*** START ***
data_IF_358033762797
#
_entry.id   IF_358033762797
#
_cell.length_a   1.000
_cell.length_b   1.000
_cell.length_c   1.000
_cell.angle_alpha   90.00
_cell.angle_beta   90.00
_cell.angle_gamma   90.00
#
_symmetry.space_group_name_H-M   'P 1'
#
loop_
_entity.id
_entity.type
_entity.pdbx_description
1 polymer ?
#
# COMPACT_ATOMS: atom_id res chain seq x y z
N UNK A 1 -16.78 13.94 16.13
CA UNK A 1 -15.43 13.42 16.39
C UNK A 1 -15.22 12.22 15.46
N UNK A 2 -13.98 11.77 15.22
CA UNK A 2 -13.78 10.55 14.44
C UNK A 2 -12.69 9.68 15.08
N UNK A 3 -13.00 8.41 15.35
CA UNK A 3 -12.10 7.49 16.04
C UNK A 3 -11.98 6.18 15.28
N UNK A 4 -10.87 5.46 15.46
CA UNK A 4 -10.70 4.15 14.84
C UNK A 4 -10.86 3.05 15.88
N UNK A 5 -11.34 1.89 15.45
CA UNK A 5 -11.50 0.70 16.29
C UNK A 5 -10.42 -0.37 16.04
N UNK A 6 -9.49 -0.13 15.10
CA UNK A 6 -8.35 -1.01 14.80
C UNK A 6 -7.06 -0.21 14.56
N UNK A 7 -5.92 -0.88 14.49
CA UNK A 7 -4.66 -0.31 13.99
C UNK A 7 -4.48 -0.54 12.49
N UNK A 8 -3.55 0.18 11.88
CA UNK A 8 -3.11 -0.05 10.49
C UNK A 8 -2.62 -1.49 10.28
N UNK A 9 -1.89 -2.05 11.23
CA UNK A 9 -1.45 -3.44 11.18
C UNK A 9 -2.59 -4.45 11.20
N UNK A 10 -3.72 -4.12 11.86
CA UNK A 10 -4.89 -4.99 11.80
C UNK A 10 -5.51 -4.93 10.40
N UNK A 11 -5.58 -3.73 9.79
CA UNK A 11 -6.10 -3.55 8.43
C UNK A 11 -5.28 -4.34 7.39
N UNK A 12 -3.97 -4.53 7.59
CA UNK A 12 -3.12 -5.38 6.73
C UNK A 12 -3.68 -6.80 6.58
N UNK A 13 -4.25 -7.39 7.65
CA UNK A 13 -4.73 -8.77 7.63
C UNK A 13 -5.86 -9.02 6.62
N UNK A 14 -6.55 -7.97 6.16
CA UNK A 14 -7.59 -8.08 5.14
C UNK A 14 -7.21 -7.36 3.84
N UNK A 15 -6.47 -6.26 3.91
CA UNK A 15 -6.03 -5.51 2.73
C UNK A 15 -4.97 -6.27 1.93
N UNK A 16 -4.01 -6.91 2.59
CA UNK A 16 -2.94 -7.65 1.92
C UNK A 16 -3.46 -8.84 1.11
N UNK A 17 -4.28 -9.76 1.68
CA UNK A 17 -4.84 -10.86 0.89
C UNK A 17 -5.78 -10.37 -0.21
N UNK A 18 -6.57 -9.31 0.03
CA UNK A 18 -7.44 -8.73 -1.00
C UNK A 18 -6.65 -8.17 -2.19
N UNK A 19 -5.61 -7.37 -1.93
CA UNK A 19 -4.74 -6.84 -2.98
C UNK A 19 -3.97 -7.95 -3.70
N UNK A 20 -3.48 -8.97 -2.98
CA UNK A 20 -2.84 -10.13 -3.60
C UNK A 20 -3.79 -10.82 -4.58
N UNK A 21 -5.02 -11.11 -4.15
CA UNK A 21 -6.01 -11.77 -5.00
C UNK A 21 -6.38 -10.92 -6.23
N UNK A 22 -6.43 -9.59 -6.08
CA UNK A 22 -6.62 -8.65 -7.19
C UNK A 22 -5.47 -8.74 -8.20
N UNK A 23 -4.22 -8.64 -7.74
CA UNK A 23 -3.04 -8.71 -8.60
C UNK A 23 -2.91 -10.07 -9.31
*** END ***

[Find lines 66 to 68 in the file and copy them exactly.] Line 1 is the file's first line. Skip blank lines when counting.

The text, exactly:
N UNK A 16 -4.01 -6.91 2.59
CA UNK A 16 -2.94 -7.65 1.92
C UNK A 16 -3.46 -8.84 1.11